Mortality due to epilepsy is a significant concern for the families of those with LGS. Seizures can sometimes be fatal for a number of reasons. Some children with LGS may lose their lives due to accidents, status epilepticus, or illness. Another concern for our community is SUDEP, or Sudden Unexpected Death in Epilepsy. It is defined as the, “Sudden, unexpected, witnessed or unwitnessed, non-traumatic and non-drowning death in patients with epilepsy, with or without evidence for a seizure and excluding documented status epilepticus, in which postmortem examination does not reveal a toxicologic or anatomic cause for death.” (Nashef, 1997)
While this information may be frightening for a family to read, the LGS Foundation is committed to making sure that families have the knowledge they need to do what they can to prevent complications and death. There may be some things families can do to avoid situations and modify risks. The LGS Foundation recommends that families of those diagnosed with Lennox-Gastaut Syndrome should be given information about SUDEP from their physician and ways to reduce the risk at the time of diagnosis.
WHAT IS SUDEP?
Sudden unexpected death in epilepsy (SUDEP) is a fatal complication of epilepsy. It is not a cause of death, but rather a category of death. In SUDEP cases, a person with epilepsy dies unexpectedly, with no other clear cause of death found when a post-mortem examination is done.
In an attempt to standardize the definition of SUDEP, the US Food and Drug Administration (FDA) and Burroughs-Wellcome developed the following criteria for SUDEP in 1993. These criteria are now used in most SUDEP studies:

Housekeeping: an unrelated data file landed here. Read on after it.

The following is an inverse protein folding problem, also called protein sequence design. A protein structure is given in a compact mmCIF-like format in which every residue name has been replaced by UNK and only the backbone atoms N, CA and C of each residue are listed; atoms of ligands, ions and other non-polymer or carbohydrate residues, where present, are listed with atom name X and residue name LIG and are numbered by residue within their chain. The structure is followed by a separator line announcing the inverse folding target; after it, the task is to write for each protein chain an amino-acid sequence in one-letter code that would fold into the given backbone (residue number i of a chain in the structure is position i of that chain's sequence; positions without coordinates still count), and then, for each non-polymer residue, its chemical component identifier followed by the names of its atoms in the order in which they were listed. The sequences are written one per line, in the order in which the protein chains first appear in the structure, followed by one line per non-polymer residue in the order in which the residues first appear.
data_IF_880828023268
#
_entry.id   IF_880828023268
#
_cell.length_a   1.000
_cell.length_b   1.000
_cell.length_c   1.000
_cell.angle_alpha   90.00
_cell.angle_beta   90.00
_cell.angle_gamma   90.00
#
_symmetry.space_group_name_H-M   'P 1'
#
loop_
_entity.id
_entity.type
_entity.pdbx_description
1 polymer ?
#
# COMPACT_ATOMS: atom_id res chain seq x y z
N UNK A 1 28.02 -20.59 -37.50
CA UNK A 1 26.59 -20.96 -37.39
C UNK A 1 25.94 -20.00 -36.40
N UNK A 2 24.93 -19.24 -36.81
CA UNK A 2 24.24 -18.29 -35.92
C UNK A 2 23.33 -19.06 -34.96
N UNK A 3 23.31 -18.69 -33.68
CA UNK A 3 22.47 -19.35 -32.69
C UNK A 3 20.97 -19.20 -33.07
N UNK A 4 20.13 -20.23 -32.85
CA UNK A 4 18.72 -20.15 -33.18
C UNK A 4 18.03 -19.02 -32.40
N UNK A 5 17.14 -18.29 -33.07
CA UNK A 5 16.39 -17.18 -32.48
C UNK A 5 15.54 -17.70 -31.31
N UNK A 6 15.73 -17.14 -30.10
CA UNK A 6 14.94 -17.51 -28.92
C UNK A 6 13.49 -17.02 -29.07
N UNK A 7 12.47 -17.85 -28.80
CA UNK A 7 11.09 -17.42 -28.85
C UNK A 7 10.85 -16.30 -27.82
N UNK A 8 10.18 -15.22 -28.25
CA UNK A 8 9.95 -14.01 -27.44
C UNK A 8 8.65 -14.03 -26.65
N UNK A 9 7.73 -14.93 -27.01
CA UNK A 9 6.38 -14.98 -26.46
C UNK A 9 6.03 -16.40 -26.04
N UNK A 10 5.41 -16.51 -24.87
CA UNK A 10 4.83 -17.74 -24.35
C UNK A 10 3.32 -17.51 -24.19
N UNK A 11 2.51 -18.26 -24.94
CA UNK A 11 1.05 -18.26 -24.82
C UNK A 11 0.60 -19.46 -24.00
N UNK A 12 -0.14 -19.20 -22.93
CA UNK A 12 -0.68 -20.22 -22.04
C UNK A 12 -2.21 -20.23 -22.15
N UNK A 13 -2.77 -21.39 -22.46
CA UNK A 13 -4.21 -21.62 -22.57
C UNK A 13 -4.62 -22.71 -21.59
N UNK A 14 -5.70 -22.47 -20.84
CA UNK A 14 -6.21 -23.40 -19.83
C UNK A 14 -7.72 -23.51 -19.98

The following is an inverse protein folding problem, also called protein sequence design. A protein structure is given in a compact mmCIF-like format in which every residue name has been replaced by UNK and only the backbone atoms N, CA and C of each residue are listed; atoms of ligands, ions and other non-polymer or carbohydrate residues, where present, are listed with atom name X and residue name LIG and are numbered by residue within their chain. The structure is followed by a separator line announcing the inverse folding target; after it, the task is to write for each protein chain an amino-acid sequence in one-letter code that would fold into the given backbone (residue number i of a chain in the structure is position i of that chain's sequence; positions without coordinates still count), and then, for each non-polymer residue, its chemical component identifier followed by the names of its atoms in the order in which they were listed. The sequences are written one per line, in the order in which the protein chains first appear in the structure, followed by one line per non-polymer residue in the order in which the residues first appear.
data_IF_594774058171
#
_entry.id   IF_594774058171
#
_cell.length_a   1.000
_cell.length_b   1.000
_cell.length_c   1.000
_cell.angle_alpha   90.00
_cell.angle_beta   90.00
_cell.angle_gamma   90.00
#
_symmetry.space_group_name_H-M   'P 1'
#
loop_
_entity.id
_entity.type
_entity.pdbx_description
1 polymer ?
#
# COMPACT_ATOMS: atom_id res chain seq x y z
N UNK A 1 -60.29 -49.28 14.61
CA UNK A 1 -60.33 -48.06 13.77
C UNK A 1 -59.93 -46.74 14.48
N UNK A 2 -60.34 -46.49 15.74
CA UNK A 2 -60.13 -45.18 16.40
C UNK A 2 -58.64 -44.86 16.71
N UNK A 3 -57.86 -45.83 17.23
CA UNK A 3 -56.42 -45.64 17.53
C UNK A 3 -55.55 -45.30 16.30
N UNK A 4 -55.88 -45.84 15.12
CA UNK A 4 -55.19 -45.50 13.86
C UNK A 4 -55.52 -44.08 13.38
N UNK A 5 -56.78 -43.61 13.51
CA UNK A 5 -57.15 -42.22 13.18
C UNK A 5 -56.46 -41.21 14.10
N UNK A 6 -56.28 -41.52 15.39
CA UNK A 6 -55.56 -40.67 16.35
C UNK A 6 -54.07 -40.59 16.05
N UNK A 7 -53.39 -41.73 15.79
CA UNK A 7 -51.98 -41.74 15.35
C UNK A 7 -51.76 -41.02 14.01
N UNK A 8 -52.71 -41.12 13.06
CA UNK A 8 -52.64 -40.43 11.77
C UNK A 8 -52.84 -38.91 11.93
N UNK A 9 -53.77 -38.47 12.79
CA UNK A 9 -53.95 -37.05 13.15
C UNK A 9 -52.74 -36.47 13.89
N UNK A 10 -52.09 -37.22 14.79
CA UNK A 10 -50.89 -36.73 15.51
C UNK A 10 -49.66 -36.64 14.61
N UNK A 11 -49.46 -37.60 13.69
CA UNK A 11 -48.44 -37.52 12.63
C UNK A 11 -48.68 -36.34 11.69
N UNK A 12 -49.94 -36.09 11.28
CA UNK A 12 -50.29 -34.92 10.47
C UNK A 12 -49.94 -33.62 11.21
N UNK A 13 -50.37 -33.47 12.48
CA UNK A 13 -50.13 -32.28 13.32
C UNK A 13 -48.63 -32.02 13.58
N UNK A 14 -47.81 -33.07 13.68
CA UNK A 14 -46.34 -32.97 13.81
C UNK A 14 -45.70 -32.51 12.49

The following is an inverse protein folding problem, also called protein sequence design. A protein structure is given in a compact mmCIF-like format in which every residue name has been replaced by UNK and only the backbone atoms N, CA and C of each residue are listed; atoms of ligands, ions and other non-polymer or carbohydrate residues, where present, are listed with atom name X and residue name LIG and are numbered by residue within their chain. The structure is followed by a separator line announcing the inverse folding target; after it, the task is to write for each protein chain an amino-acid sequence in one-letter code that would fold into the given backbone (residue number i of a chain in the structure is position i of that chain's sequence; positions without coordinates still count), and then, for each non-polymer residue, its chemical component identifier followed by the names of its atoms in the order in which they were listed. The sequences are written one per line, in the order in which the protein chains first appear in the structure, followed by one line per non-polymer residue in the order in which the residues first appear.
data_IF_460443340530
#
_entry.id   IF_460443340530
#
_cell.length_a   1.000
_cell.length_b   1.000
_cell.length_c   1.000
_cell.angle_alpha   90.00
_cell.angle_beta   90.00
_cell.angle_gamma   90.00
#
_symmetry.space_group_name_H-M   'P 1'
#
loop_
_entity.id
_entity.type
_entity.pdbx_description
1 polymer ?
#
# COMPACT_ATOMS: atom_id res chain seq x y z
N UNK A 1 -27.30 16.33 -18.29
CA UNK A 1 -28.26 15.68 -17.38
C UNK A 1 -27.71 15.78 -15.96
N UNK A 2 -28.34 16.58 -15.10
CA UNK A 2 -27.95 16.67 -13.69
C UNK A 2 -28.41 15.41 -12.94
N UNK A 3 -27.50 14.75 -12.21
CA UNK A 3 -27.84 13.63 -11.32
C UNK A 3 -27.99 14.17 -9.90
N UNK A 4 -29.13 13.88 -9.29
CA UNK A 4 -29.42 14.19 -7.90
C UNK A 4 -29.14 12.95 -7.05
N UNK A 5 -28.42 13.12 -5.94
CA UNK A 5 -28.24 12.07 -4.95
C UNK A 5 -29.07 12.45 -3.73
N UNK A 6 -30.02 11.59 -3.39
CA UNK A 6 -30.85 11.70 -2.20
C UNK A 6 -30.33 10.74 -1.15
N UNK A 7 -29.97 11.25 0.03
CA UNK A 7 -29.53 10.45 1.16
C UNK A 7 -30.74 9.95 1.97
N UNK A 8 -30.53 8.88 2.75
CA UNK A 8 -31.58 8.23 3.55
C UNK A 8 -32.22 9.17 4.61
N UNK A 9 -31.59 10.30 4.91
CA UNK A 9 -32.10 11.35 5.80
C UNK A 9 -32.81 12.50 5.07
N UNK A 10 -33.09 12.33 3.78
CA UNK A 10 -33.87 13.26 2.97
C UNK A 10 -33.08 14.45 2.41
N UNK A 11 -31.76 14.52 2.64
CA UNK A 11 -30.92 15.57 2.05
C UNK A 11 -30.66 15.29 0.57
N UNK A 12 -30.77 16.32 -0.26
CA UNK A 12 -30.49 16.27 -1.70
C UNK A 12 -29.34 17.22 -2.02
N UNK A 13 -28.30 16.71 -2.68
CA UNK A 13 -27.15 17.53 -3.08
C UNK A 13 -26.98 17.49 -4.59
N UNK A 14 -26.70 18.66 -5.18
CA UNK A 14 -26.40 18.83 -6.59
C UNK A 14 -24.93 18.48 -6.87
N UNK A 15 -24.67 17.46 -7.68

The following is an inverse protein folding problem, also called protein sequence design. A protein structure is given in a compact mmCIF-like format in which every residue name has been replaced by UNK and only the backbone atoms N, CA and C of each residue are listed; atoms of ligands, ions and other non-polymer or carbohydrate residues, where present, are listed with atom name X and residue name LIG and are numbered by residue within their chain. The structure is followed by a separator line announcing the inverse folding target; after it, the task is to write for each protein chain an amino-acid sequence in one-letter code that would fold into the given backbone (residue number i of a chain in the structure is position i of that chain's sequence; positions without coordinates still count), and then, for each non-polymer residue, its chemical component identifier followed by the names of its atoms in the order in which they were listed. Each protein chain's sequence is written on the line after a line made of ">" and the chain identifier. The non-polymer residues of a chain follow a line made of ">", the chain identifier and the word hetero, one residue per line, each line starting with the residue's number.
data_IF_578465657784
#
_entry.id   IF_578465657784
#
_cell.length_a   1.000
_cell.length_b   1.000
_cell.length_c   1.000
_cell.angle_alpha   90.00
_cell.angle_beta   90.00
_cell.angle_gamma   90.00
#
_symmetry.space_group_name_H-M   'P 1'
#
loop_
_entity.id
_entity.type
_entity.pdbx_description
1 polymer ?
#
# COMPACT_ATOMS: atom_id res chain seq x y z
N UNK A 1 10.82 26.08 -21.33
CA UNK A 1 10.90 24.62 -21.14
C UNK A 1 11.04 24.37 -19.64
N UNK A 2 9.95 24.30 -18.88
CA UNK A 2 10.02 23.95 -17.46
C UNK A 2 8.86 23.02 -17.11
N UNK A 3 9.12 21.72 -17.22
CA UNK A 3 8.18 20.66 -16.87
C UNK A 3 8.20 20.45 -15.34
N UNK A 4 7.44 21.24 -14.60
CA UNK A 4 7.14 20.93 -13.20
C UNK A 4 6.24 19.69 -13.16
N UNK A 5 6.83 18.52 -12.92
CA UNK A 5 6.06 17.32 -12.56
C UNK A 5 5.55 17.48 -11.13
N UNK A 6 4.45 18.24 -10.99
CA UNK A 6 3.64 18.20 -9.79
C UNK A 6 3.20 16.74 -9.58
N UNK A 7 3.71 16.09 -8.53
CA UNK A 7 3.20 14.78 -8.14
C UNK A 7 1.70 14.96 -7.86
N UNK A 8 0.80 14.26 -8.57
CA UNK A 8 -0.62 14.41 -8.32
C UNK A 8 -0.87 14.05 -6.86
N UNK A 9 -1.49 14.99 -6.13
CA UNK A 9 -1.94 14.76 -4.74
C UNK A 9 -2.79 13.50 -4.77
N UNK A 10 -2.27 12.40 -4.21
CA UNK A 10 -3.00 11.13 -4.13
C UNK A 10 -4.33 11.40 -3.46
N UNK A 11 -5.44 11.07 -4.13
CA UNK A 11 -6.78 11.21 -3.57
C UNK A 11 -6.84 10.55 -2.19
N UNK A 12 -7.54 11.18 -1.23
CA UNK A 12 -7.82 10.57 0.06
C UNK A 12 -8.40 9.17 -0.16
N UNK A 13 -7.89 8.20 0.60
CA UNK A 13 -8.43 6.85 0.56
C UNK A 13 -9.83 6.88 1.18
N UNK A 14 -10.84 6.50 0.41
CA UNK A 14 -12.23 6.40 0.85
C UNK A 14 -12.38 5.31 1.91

- The individual has epilepsy, which is defined as recurrent unprovoked seizures.
- The individual died unexpectedly while in a reasonable state of health.
- The death occurred suddenly (i.e. within minutes).
- The death occurred during normal and benign circumstances.
- An obvious medical cause of death could not be determined at autopsy.
- The death was not the direct result of a seizure or status epilepticus.
Notably, evidence of a recent seizure does not exclude the diagnosis of SUDEP as long as death did not occur during the seizure.
WHAT CAN I DO TO LOWER MY CHILD’S RISK OF SUDEP?
There is a lot about SUDEP that we don’t yet understand, including how to prevent it. We do know that the risk for SUDEP is higher in people with uncontrolled seizures. Until we better understand the mechanisms of SUDEP, one way to possibly lower the risk is by controlling seizures.
- Make sure that seizure medications are given consistently and at the correct doses.
- Attempt to find the best seizure control, with the fewest side effects. If medications are not working, consider other therapies such as dietary therapy or VNS (vagus nerve stimulator).
- Know your child’s seizure triggers and adjust their environment accordingly.
- Make sure that family, friends, teachers and caregivers know what to do if your child has a seizure.
- Keep your child’s emergency seizure protocol up to date and make sure those who may need it have a copy.
- Consider using a seizure alert monitor during the night, since SUDEP occurs most often during sleep.
WHAT RESEARCH IS BEING DONE?
Some researchers think that a seizure causes an irregular heart rhythm. More recent studies have suggested that the person may suffocate from impaired breathing, fluid in the lungs, and being face down on the bedding.
WHERE CAN I GET MORE INFORMATION ON SUDEP?
Many websites and patient organizations are available to help answer your questions on SUDEP
WHAT CAN I DO IF I HAVE LOST MY CHILD?
Please accept our deepest condolences for you and your family if you are facing the loss of your child. We understand that this is a painful and confusing time for you. We want to offer you help and support and encourage you to contact Kathy Leavens, who can connect you with a bereavement support group, as well as with other families who understand what you are going through.
Visit our bereavement page for additional resources for support after the loss of a loved one.